Kanngiesser_Santos_Hood_Call_Endowment Effect in Great Apes 2011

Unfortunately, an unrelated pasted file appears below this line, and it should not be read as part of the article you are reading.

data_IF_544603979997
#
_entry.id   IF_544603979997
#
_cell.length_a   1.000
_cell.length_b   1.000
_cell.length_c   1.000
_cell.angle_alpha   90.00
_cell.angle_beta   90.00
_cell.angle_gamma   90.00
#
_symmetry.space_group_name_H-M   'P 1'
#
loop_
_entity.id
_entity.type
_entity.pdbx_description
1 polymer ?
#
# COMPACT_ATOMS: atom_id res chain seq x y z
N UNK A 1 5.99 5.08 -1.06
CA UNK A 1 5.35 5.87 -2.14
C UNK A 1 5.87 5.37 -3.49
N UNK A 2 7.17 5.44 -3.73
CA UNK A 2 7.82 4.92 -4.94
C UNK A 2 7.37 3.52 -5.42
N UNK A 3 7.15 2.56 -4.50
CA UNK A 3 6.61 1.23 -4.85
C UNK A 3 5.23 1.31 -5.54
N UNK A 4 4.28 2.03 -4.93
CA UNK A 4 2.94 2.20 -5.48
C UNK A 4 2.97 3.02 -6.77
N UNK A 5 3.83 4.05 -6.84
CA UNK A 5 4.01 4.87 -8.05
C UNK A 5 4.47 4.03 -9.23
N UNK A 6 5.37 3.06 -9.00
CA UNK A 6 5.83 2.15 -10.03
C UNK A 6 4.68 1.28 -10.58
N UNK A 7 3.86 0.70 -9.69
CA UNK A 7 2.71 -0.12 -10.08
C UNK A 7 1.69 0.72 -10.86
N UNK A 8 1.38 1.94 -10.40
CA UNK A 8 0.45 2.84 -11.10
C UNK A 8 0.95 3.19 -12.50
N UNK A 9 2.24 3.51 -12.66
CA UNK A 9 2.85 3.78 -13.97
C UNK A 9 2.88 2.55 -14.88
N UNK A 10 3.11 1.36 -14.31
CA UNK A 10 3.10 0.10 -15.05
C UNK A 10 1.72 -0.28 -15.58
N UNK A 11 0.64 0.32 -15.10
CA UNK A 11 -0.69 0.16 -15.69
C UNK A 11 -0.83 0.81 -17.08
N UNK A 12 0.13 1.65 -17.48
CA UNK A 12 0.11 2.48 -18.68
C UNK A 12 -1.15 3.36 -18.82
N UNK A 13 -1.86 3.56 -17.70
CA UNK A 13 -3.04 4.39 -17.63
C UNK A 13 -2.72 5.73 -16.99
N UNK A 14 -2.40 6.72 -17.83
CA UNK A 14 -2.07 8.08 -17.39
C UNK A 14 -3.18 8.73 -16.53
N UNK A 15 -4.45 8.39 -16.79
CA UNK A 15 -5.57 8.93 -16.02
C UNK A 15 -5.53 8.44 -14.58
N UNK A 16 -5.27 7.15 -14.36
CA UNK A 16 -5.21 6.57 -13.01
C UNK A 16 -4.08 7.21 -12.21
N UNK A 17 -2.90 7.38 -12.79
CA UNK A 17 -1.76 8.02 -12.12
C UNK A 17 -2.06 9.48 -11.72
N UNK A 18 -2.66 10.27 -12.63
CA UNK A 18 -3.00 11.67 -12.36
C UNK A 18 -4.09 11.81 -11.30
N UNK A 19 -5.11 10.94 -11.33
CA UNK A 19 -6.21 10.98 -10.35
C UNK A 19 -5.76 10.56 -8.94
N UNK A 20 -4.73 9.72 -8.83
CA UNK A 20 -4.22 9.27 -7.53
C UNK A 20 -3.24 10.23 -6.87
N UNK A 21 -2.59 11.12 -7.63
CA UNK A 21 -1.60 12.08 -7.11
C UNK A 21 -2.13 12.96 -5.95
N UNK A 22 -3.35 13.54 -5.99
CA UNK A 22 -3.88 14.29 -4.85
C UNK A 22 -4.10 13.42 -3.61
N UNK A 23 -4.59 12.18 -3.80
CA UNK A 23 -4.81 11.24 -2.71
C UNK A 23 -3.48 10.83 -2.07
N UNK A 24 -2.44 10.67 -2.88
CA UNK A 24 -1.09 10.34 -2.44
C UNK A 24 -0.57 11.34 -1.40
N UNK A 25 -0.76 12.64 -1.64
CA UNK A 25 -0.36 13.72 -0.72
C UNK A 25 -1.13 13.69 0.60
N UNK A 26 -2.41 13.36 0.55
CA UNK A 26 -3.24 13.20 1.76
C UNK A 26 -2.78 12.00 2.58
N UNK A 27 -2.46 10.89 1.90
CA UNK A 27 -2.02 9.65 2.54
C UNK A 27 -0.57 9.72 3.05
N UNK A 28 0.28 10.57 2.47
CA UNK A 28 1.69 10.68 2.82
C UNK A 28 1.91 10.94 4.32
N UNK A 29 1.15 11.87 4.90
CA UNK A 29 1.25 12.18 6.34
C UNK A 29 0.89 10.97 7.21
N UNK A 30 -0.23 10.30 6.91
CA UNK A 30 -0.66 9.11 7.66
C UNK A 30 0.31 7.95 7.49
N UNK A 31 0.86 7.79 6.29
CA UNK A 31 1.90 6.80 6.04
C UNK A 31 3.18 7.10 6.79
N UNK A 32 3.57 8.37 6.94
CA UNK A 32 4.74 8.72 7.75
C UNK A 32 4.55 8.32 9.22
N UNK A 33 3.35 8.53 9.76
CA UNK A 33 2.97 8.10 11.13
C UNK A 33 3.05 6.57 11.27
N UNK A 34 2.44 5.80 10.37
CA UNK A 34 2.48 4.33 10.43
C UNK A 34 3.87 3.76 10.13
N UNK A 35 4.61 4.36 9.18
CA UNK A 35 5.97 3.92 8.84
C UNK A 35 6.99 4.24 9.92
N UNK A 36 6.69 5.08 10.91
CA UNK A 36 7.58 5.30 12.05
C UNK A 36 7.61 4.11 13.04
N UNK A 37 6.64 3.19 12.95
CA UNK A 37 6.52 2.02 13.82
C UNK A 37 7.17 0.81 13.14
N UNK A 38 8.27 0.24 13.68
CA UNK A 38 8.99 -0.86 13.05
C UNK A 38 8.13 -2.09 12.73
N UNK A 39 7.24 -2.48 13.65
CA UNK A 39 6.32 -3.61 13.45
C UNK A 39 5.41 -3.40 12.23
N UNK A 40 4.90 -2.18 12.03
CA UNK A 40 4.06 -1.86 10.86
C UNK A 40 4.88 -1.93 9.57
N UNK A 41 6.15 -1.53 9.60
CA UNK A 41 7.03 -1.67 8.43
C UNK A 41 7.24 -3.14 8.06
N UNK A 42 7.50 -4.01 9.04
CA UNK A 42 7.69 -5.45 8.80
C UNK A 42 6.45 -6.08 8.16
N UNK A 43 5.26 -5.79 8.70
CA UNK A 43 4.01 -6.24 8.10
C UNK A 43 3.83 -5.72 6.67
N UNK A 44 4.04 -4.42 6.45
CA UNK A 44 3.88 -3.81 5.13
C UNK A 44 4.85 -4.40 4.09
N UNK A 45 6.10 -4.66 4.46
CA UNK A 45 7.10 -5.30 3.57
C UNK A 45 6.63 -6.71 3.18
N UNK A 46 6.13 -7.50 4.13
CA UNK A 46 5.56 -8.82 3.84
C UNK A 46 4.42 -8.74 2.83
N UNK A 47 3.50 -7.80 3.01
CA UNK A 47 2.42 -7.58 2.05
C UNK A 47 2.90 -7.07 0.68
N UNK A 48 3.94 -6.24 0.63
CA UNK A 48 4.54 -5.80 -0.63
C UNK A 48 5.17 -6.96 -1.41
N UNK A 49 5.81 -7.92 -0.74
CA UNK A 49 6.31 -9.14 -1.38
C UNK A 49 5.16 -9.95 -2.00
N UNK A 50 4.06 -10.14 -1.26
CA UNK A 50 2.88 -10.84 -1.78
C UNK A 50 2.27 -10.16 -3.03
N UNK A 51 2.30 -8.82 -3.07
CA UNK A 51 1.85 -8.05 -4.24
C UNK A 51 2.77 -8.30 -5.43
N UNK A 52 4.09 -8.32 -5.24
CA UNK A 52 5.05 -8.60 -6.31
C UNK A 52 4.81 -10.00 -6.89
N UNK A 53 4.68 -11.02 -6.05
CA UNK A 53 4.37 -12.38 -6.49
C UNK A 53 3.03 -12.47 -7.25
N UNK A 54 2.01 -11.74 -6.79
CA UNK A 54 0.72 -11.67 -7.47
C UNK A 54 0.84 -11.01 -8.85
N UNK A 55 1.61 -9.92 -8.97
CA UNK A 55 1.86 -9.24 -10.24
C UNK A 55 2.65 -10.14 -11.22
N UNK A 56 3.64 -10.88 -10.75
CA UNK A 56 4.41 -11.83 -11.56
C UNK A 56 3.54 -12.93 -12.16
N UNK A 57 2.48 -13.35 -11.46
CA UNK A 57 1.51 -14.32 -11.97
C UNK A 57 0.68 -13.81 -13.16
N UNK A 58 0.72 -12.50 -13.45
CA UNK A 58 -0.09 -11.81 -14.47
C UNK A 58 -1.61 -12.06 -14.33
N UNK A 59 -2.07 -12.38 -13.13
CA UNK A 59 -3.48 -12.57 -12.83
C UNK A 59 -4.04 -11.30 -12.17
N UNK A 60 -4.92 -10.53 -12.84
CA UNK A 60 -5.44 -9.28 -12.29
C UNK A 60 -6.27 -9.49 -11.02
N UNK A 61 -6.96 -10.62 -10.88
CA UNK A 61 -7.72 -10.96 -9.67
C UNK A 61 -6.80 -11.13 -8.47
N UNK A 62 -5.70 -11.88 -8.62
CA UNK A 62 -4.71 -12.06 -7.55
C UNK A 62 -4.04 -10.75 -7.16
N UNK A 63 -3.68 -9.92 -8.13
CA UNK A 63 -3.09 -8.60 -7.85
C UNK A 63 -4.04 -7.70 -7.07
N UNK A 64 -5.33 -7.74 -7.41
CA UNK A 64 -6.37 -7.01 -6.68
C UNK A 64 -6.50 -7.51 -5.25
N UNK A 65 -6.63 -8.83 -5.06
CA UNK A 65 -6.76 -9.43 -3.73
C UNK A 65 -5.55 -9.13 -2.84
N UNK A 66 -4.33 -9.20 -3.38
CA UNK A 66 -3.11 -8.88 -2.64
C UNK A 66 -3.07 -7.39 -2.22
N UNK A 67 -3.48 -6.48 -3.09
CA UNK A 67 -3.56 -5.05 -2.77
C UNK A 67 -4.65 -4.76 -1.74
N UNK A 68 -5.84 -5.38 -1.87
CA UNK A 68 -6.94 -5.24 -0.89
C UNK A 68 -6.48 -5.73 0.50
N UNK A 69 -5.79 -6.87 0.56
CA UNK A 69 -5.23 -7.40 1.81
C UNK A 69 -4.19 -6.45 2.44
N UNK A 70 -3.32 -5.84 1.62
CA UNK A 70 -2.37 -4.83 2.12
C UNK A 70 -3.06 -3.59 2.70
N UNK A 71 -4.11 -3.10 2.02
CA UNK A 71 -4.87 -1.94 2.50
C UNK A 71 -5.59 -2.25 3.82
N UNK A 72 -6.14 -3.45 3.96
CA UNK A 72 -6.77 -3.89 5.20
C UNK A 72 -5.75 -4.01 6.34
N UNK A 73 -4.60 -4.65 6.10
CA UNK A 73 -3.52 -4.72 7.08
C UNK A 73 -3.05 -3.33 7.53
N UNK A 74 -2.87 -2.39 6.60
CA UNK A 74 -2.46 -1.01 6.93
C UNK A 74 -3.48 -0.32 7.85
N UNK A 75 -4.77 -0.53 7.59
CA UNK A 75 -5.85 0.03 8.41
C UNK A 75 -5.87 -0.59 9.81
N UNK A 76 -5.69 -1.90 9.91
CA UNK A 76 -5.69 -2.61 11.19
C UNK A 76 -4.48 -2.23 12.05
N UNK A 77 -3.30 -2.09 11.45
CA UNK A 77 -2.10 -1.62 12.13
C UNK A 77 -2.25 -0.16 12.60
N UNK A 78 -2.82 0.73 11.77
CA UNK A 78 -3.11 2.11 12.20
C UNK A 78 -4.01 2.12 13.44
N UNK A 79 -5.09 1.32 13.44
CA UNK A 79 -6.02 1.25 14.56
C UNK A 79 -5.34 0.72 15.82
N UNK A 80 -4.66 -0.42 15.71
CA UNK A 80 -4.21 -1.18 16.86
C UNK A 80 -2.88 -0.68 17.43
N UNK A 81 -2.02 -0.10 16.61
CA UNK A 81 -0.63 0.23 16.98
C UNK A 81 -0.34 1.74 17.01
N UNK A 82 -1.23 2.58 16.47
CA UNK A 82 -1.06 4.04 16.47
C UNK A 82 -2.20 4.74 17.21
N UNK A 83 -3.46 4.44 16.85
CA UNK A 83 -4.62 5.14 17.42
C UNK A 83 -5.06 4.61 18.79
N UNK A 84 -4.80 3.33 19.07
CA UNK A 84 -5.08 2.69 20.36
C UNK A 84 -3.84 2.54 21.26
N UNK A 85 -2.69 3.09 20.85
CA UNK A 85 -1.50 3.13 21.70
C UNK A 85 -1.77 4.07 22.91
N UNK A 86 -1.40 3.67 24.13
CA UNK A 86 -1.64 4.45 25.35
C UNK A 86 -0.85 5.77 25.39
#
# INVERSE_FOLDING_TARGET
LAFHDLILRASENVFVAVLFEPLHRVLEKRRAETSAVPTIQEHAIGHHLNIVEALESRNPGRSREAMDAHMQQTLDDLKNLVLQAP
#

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  The Limits of Endowment Effects in Great Apes( Pan paniscus ,  Pan troglodytes ,  Gorilla gorilla ,  Pongo pygmaeus ) Patricia Kanngiesser University of Bristol Laurie R. Santos Yale University Bruce M. Hood University of Bristol Josep Call Max Planck Institute for Evolutionary Anthropology The endowment effect describes the bias that people often value things that they possess more than thingsthey do not possess. Thus, they are often reluctant to trade items in their possession for items of equivalent value. Some nonhuman primates appear to share this bias with humans, but it remains an openquestion whether they show endowment effects to the same extent as humans do. We investigatedendowment effects in all four great ape species ( Pan paniscus ,  Pan troglodytes ,  Gorilla gorilla ,  Pongo pygmaeus ) by varying whether apes were endowed with food items (Experiment 1,  N   22) or tools thatwere instrumental in retrieving food (Experiment 2,  N     23). We first assessed apes’ preferences foritems of a pair and their willingness to trade items in their possession. We then endowed apes with oneitem of a pair and offered them to trade for the other item. Apes showed endowment effects for food, butnot for tools. In Experiment 3, we endowed bonobos (  N   4) and orangutans (  N   5) with either oneor 12 food items. Endowment effects did not differ between species and were not influenced by thenumber of endowed food items. Our findings suggest that endowment effects in great apes are restrictedto immediate food gratification and remain unaffected by the quantity of food rewards. However,endowment effects do not seem to extend to other, nonconsumable possessions even when they areinstrumental in retrieving food. In general, apes do not show endowment effects across a range of different commodities as humans typically do. Keywords:  endowment effect, biases, decision making, nonhuman primates, possession Humans often show inconsistent preferences when faced witheconomic decisions. The endowment effect describes the bias tovalue things that one possesses more than things one does notpossess (Thaler, 1980; Kahneman, Knetsch, & Thaler, 1990). Forexample, people usually demand more money for selling a goodthan they would be willing to pay for acquiring the same good.Similarly, when people are endowed with one good from a pair of goods and offered to trade for the other good, they regularly refuseto trade. This bias to overvalue things in one’s possession has beenascribed to peoples’ general tendencies to be averse to losses(Kahneman, Knetsch, & Thaler, 1991) or to adhere to the statusquo (Samuelson & Zeckhauser, 1988).Recent research into the evolution of economic behavior sug-gests that humans and nonhuman primates may share some biasesin decision-making like the endowment effect (Brosnan et al.,2007; Lakshminarayanan, Chen, & Santos, 2008). In addition, theyalso appear to share an aversion to losses (Chen, Lakshminaray-anan, & Santos, 2006). Importantly, however, while the endow-ment effect in humans is evident across a wide range of commod-ities (e.g., coffee mugs and chocolate: Knetsch, 1989; time:Hoorens, Remmers, & van de Riet, 1999; basketball tickets: Car-mon & Ariely, 2000; lottery tickets: Bar-Hillel & Neter, 1996) andseems to emerge in early childhood (Harbaugh, Krause, & Vester-lund, 2000), this effect has only been demonstrated to a verylimited extent in nonhuman primates. Specifically, when capuchinmonkeys ( Cebus apella ) and chimpanzees ( Pan troglodytes ) wereendowed with different food items and offered to trade for items of equal value, they preferred to keep the food in their possession(Brosnan et al., 2007; Lakshminarayanan et al., 2008). However,chimpanzees did not prefer to keep nonfood items (i.e., toys)they were endowed with (Brosnan et al., 2007), indicating thatendowment effects in nonhuman primates may be limited tofood endowment. It thus remains unclear whether endowmenteffects in nonhuman primates really compare to the commodity-general effects found in humans. To date, previous studies haveinadequately explored the scope of endowment effects in non-human primates either because they endowed nonhuman pri-mates only with food (e.g., Lakshminarayanan et al., 2008) or This article was published Online First July 18, 2011.Patricia Kanngiesser and Bruce M. Hood, School of Experimental Psy-chology, University of Bristol; Laurie R. Santos, Department of Psychol-ogy, Yale University; Josep Call, Department of Comparative and Devel-opmental Psychology, Max Planck Institute for EvolutionaryAnthropology, Leipzip, Germany.We thank the animal keepers at the Wolfgang Köhler Primate ResearchCentre for their help in conducting the studies, Annie Brookman forreliability coding, and Nathalia Gjersoe and Jan K. Woike for helpfulfeedback on earlier versions of the manuscript.Correspondence concerning this article should be addressed to PatriciaKanngiesser, School of Experimental Psychology, 12a Priory Road, Bris-tol, BS8 1TU, United Kingdom. E-mail:  Journal of Comparative Psychology © 2011 American Psychological Association2011, Vol. 125, No. 4, 436–445 0735-7036/11/$12.00 DOI: 10.1037/a0024516 436  because they used objects that were of very limited value tononhuman primates (e.g., toys, Brosnan et al., 2007). In addi-tion, studies on endowment effects in primates so far havefocused their investigation on one primate species at the time(chimpanzees or capuchin monkeys), but did not explore theseeffects across different species.Here we present the first study to investigate endowment effectsin all four great ape species (bonobos [ Pan paniscus ], chimpanzees[ Pan troglodytes ], gorillas [ Gorilla gorilla ], and orangutans[P ongo pygmaeus ]) comparing food and nonfood objects of instru-mental value; that is, tools that were used to retrieve food. As thepreviously established absence of endowment effects for toys mayhave been due to chimpanzee’s lack of interest in objects that arenot associated with food rewards, we wanted to ensure that allendowment objects (i.e., food items and tools) resulted in obtain-ing a food reward. In principle, all four ape species have beenobserved to use tools for food retrieval either in the wild or in thelaboratory, though their propensity for manufacturing and usingtools varies (Tomasello & Call, 1997).For our experiments we adapted the procedure of Brosnanand colleagues (2007). In the beginning, we established thatapes would principally be willing to trade food and tools in theirpossession. Next, apes were given a choice between items of apair (i.e., between two different food items or between twodifferent tools) to determine which of the two items theypreferred. We then endowed them with one item of the pair andtested their willingness to trade for the other item and viceversa. Similar to Brosnan et al. (2007), we also included trialswhere apes were offered to trade for an item that was identicalto the one they had been endowed with. This was to test whetherapes may have had a preference for interacting with the exper-imenter over a preference for keeping items in their possession.In Experiment 1 (food endowment), we endowed apes with twodifferent, highly favored food items (a banana slice and a foodpellet). In order to facilitate trading of the food items, consump-tion of food was delayed by placing all items in transparentplastic tubes. In Experiment 2 (tool endowment), we endowedapes with two different sticks that could be used to retrieve a foodreward on a platform. Half of the apes were first tested in Exper-iment 1, and half were first tested in Experiment 2.In Experiment 3, we investigated food endowment effectsfurther. First, we wanted to explore whether endowment effectswould be attenuated by the amount of food apes were endowedwith. We hypothesized that apes would trade more frequentlywhen they were endowed with multiple food items (e.g., 12identical items). Second, this design also allowed us to comparefood endowment effects in different great ape species withsufficient statistical power, which we could not have achievedusing the procedure of Brosnan et al. (2007) due to the smallsample sizes available to us. We decided to focus our investi-gation on bonobos and orangutans as they represent one of themost closely and the most distantly related ape species tohumans, respectively (e.g., Enard & Pa¨a¨bo, 2004). In Experi-ment 3, we thus endowed bonobos and orangutans with either 1or 12 food items of the same kind (e.g., 12 grapes) and offeredto trade them for 1 or 12 food items of a different kind (e.g., 12dried plums). Experiment 1Method Subjects.  Twenty-two great apes (5 bonobos [ Pan paniscus ],12 chimpanzees [ Pan troglodytes ], 2 gorillas [ Gorilla gorilla ], 3orangutans [P ongo pygmaeus ]) participated in this experiment (seeTable 1 for details). Sixteen additional apes (5 orangutans, 2gorillas, 9 chimpanzees) began the experiment, but were excludedbecause they either failed the initial trading controls (12 apes) orwere unwilling to participate after a few days (4 apes). All apeswere housed at the Wolfgang Köhler Primate Research Center inLeipzig, where they had access to sleeping rooms, and seminaturalindoor and outdoor enclosures. They were fed a variety of fruitsand vegetables, occasionally supplemented by meat, eggs, andyoghurt, and had ad libitum access to water. Subjects were neitherfood nor water deprived. Testing took place in sleeping or testingrooms between 9 a.m. and 1 p.m. Whenever possible, apes weretested on consecutive days. All apes had at least some previousexperience with trading procedures. Half of the apes were firsttested in Experiment 1, and half were first tested in Experiment 2(see Table 1 for details). Procedure.  We used a slice of banana (approx. 2-cm long)and a food pellet (monkey chow) as food for the endowment test.Both food items were highly favored by the apes and regularlyused as food rewards. All food was placed in transparent, flexibletubes (15-cm long  2.5-cm wide) to delay its consumption (seeFigure 1A).Table 1 Overview of Individuals Participating in Experiments 1 to 3 Species Name Gender Age Order of ExperimentBonobo Joey M 25 Exp 2, Exp 1, Exp 3Bonobo Kuno M 11 Exp 2, Exp 1, Exp 3Bonobo Limbuko M 12 Exp 1, Exp 3Bonobo Ulindi F 14 Exp 1, Exp 3Bonobo Yasa F 10 Exp 1, Exp 2Chimpanzee Alex M 7 Exp 1, Exp 2Chimpanzee Alexandra F 8 Exp 1, Exp 2Chimpanzee Annett F 8 Exp 1Chimpanzee Fifi F 14 Exp 2Chimpanzee Fraukje F 31 Exp 1, Exp 2Chimpanzee Frodo M 14 Exp 2, Exp 1Chimpanzee Gertruida F 14 Exp 2Chimpanzee Jahaga F 14 Exp 2, Exp 1Chimpanzee Lome M 6 Exp 1Chimpanzee Natascha F 27 Exp 2, Exp 1Chimpanzee Pia F 8 Exp 1, Exp 2Chimpanzee Riet F 30 Exp 2Chimpanzee Robert M 32 Exp 1Chimpanzee Sandra F 14 Exp 1, Exp 2Chimpanzee Tai F 5 Exp 2Chimpanzee Svela F 12 Exp 1Chimpanzee Unyoro M 11 Exp 2Gorilla Bebe F 29 Exp 1, Exp 2Gorilla Viringika F 13 Exp 1, Exp 2Orangutan Bimbo M 27 Exp 2, Exp 1Orangutan Dokana F 19 Exp 2, Exp 3Orangutan Dunja F 34 Exp 1, Exp 2, Exp 3Orangutan Kila F 8 Exp 3Orangutan Padana F 10 Exp 2, Exp 3Orangutan Pini F 19 Exp 2, Exp 1, Exp 3 437 LIMITED ENDOWMENT EFFECTS IN GREAT APES  On day one, we gave apes one choice trial, where they couldchoose between a banana- and pellet-tube to assess which foodthey preferred. In the choice trial, apes were first shown both foodtubes. Then, one food tube was placed on the left-hand side of aplatform in front of the ape and the other tube was placed on theright-hand side of the same platform. We counterbalanced acrossapes whether the banana-tube was presented on the left-hand sideor the right-hand side of the platform. Apes could indicate theirchoice by pointing to one of the food tubes. Only first points werescored and the respective food tube handed over to the ape. Next,apes participated in two trading-control trials where we testedwhether they would be in principle willing to trade food items intheir possession for the endowment food. Only apes that passed thetrading-control trials participated in the subsequent endowmenttrials. We endowed apes with a piece of carrot in a plastic tube, asa piece of carrot is usually a less attractive food item for apes thana slice of banana or a pellet. In one of the trials, apes were offeredto trade for a banana-tube and in the other trial they were offeredto trade for a pellet-tube. The order of these trials was counter-balanced across apes. Each trade took place in the followingway: we first showed the ape a banana-/pellet-tube and acarrot-tube. We then gave the carrot-tube to the ape. To elicit atrade we held the banana-/pellet-tube in one hand and started togesture with the other, empty hand (that is, stretching out thehand and saying the ape’s name and/or saying “Lass unstauschen!” [“Let’s trade!”]). However, trades only took placewhen the food in the tube that was in the apes’ possession wasleft intact. If apes started to eat the food in the tubes, theirbehavior was scored as a nontrade. Apes that did not trade thecarrot tubes for a banana- and a pellet-tube did not participatein the endowment trials to ensure that only those individualsparticipated that would be in principle willing to trade fooditems.On days two to five, each ape experienced two endowment trialsand two control trials with identical food items. We only con-ducted one trial per day and the order of trials was randomizedacross apes. In endowment trials, apes were endowed with abanana-tube and offered a trade for a pellet-tube (Trial 1) and viceversa (Trial 2). Trades occurred in the same manner as describedabove. In control trials, they were endowed with a banana-/pellet-tube and offered a trade for an identical banana-/pellet-tube (Trials3 and 4). At the end of each endowment and control trial we askedapes to return the empty food tube, but did not offer a reward inreturn. This was to test whether apes were in principle willing togive up objects in their possession, particularly if these objectswere of little value or use to them.Finally, on day six, we repeated the two trading-control trialsfrom day one by endowing apes with a carrot-tube and offeringthem a trade for a banana-/pellet-tube. This was done to retestapes’ willingness to trade a piece of carrot for the more attractivefood used in the endowment trials. We also gave apes four addi-tional choice trials between banana- and pellet-tubes to assess thestability of their preferences across time. Data scoring and analysis.  Apes’ choices and trading be-haviors were coded live and from videotape by a single observer.A second independent observer coded a random sample of 20% of the data for reliability (interobserver agreement:     .94). Datawas combined across species for all analyses, because the smallnumber of animals did not yield to performing a statistical com-parison with sufficient power. We analyzed the data using two-tailed McNemar change tests given the repeated measures designof the experiment. Means are reported with 95% confidence inter-vals. Results The majority of individuals from all four ape species chose apellet over a banana slice (see Table 2 for details). However, whenendowed with a banana slice, individuals of all four ape species—except orangutans—preferred to keep the banana-slice and did nottrade it for a pellet. Similarly, when they were endowed with apellet, individuals from all four species preferred to keep the pelletand refused to trade it for a banana slice. Combining the data fromall four species, we compared the number of apes that chose abanana slice or a pellet in the choice trial to the number of apes thatchose to keep the respective food item in the endowment trials. Wefound that 18% of apes chose a banana slice; however, when theywere endowed with a banana slice and offered a trade for a pellet,significantly more apes (64%) preferred to keep the banana slice,  p  .006 (see Figure 2A). Similarly, 82% of apes chose the pellet,but even more apes (95%) chose to keep the pellet when they wereendowed with it,  p    .25. In the control trials, where apes wereoffered a trade for an identical item, 86% of apes kept the bananaslice and the pellet, respectively. When we compared the tradingbehavior of individuals in the control trials (i.e., whether individ-uals chose to keep or to trade the endowed food item for anidentical one) to their trading behavior in the endowment trials, wefound no significant difference—neither for banana slices,  p  .18, Figure 1.  Endowment items used in Experiment 1 and 2. (A) shows a plastic tube used for the food endowment(15-cm long, 2.5-cm wide), (B) shows the different tools used for the tool endowment (40-cm long), and (C)shows a chimpanzee retrieving a grape in Experiment 2. 438  KANNGIESSER, SANTOS, HOOD, AND CALL  nor for pellets,  p  .50. On an individual level, 59% of apes nevertraded any of the endowed food items in endowment trials, 36% of apes kept possession of their preferred item, 5% of apes (i.e., oneape) kept the nonpreferred item, and no apes traded both items (seeFigure 2B).Apes’ food preferences remained very stable across time with82% of apes choosing pellets at the beginning of the experimentand 82% of apes choosing pellets at the end of the experiment.Looking at individual preferences, only two apes (9%) reversedtheir food preferences at the end of the experiment,  p  .50. Onechimpanzee (Robert) switched from preferring pellets to preferringbanana slices, while the reverse was true for one bonobo (Joey).All other apes either had the same preference as before or showedno preference (i.e., chose banana slices and pellets equally often inthe four choice trials). Moreover, apes returned empty food tubeson average 96% (  5.6%) of the time after endowment and controltrials without receiving any reward in return. While at the begin-ning of the experiment 100% of apes traded a piece of carrot forfood that was used in the endowment trials, significantly fewerapes traded a piece of carrot for a banana slice (59%),  p  .004,and for a pellet (64%),  p  .008, respectively, after participation inthe endowment and control trials. Discussion In Experiment 1, we found that apes were reluctant to tradebanana slices and pellets once they had come to possess them.Qualitatively, this effect was present across all four ape speciesTable 2 Species’ Preferences for Choosing or Keeping Items in Choice and Endowment Trials in Experiments 1 and 2 Experiment Item Species  N  % Chosein Choice Trial% Keptin Endowment TrialExp 1 Banana Slice Bonobos 5 20 60Exp 1 Banana Slice Chimpanzees 12 25 75Exp 1 Banana Slice Gorillas 2 0 100Exp 1 Banana Slice Orangutans 3 0 0Exp 1 Pellet Bonobos 5 80 100Exp 1 Pellet Chimpanzees 12 75 92Exp 1 Pellet Gorillas 2 100 100Exp 1 Pellet Orangutans 3 100 100Exp 2 Plastic Tool Bonobos 3 100 0Exp 2 Plastic Tool Chimpanzees 13 69 23Exp 2 Plastic Tool Gorillas 2 50 50Exp 2 Plastic Tool Orangutans 5 60 0Exp 2 Wooden Tool Bonobos 3 0 67Exp 2 Wooden Tool Chimpanzees 13 31 8Exp 2 Wooden Tool Gorillas 2 50 50Exp 2 Wooden Tool Orangutans 5 40 0 Food Tool 0102030405060708090100BananaPelletPlastic StickWooden Stick    I  n   d   i  v   i   d  u  a   l  s   (  p  e  r  c  e  n   t   ) Chose in Choice TrialKept in Endowment Trial  ABIndividual Trading Behaviour  0102030405060708090100Kept BothKeptPreferredKept Non-preferred AlwaysTraded    I  n   d   i  v   i   d  u  a   l  s   (  p  e  r  c  e  n   t   )  Food EndowmentTool Endowment Figure 2.  Results of Experiment 1 and 2 collapsed across all four species. (A) shows the comparison of choicesin the choice trial and in the endowment trials. White bars indicate the percentage of individuals choosing thedifferent food items and tools in the choice trials, black bars indicate the percentage of individuals choosing tokeep the items in the endowment trials. (B) shows individuals’ trading behavior in Experiments 1 and 2. Whitebars indicate trading behavior in the food endowment trials (Experiment 1) and black bars indicate tradingbehavior in the tool endowment trials (Experiment 2). “Kept Both” refers to individuals who kept items in bothendowment trials and never traded; “Kept Preferred” refers to individuals who only kept the item they preferredas indicated by their choice in the choice trial; “Kept Nonpreferred” refers to individuals who kept the item theydid not prefer; and “Always Traded” refers to individuals who always traded items. 439 LIMITED ENDOWMENT EFFECTS IN GREAT APES